Physical contact with other capuchin monkeys is essential for forming healthy social bonds. Social bonds in turn improve overall well-being. Most monkeys kept as pets fail to learn skills to interact with other monkeys. This leads to behavioural problems that make future reintroduction into the wild impossible.
We see the negative consequences of keeping monkeys as pets on a daily basis. However, we have developed a new socialization programme to slowly develop social bonds among our capuchins.
Our new system
We use a system of cages that connect using tunnels. Each tunnel has two small doors to separate the monkeys. Both doors are closed at first to maintain a safe distance between the two. We then observe how well neighboring capuchins get along. When we notice frequent visual contact, we open the first door. This allows the monkeys to make their first physical contact through spaces in the second door.
If the interactions between the two capuchins remain positive, we open the second door. This allows them to enjoy each other without any barrier. Our main objective is to recreate the life they would have in nature, and creating a stable social group is essential to doing so.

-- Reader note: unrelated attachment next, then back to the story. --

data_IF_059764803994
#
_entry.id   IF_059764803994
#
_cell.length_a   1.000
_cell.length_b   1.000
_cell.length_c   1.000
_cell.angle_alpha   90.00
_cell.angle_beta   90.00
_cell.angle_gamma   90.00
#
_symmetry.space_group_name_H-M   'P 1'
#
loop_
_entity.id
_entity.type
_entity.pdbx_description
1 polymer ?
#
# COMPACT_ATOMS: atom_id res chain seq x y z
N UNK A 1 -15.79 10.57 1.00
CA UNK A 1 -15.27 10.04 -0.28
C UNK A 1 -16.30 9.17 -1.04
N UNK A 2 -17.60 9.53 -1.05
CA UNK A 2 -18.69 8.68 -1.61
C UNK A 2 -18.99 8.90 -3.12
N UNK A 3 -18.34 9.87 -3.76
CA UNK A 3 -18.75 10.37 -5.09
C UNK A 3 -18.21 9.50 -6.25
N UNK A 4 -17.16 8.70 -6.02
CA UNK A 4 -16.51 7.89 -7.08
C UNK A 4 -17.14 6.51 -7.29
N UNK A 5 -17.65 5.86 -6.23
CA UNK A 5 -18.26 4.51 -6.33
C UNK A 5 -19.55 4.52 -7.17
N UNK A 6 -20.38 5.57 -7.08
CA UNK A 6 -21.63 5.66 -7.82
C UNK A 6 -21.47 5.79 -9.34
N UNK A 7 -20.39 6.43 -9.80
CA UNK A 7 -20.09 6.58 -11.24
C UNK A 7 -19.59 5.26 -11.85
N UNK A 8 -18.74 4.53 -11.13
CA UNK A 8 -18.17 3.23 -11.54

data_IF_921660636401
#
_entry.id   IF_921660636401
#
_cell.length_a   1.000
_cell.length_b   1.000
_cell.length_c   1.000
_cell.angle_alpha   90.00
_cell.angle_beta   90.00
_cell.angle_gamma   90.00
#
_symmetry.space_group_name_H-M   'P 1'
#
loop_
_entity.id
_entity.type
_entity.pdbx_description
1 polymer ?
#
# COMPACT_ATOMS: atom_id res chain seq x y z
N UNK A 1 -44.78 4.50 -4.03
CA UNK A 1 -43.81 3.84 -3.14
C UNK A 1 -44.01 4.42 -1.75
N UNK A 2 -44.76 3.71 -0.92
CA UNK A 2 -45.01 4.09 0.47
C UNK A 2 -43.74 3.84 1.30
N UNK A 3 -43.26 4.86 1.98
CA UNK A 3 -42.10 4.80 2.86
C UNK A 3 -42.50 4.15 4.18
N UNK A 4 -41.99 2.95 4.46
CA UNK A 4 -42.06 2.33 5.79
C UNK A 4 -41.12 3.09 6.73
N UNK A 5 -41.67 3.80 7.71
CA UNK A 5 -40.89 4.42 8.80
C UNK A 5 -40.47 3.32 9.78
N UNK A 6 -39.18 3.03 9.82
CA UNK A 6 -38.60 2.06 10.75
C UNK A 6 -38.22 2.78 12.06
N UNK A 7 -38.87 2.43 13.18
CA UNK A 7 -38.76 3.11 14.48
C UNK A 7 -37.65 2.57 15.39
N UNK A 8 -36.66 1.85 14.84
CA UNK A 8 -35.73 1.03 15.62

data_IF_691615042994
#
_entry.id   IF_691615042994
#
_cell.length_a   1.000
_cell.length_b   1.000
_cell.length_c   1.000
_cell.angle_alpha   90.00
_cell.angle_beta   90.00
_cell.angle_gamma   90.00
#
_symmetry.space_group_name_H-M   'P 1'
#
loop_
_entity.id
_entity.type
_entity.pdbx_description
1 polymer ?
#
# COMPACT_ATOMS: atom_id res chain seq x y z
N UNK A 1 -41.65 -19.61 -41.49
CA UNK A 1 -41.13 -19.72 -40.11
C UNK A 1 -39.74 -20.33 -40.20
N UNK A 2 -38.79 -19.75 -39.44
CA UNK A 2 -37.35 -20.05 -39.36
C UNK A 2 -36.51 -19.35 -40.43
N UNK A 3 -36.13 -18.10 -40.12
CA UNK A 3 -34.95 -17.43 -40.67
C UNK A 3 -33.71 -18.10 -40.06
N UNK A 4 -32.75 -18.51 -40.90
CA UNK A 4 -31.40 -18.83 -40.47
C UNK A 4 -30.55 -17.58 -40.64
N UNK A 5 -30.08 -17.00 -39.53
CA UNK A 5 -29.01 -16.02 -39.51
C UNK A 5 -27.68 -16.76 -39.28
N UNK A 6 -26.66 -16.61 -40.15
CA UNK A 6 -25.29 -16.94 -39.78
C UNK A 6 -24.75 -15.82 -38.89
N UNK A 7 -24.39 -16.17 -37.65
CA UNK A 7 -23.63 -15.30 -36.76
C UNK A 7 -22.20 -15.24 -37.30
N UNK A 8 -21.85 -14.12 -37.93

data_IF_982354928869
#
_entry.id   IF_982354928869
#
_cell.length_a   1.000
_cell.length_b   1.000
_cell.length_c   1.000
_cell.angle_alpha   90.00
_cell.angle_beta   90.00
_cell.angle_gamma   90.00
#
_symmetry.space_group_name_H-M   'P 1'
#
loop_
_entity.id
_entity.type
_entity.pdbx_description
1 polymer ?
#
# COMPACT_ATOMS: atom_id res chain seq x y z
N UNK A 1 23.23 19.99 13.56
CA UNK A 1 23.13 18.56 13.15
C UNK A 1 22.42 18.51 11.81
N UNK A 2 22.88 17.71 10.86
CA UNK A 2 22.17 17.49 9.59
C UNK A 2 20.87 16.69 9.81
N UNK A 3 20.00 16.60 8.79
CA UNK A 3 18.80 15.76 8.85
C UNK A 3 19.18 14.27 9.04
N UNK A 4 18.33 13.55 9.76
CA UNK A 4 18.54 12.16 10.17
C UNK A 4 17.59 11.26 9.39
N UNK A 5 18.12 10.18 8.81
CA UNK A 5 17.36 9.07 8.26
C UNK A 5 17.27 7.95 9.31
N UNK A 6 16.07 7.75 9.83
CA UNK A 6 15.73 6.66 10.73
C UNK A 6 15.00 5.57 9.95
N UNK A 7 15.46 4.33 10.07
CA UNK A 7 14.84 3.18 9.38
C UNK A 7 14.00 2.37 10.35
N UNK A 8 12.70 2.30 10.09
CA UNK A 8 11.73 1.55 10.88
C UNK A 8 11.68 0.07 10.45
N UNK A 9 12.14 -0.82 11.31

An early success story
This programme has enjoyed early success. We had never observed Newton or Sidum groom before. Now they spend time each day preening, playing, and generally enjoying time together. We have observed a marked improvement in each monkey’s wellbeing, particularly that of Sidum.
We look forward to improving the programme and witnessing more success stories like Newton and Sidum’s. To expand the programme, we will need to build and maintain new enclosures. Please consider supporting us to fund this extremely important project. Visit our Donate page today.
Comunidad Inti Wara Yassi (CIWY) is a Bolivian Non-Governmental Organisation engaged in protecting wildlife rescued from illegal trafficking and the conservation of ecosystems. Across its three wildlife sanctuaries, CIWY has cared for thousands of animals over the years, providing for them a better quality of life and a future in their natural habitat. CIWY has been in operation since 1992 and is today recognised internationally for its work in wildlife care and rehabilitation.
Part of the extended CIWY family are Friends of Inti Wara Yassi UK and Friends of Inti Wara Yassi Australia, two international nonprofits founded and run by former volunteers to facilitate fundraising and permit tax-deductible donations for British and Australian taxpayers.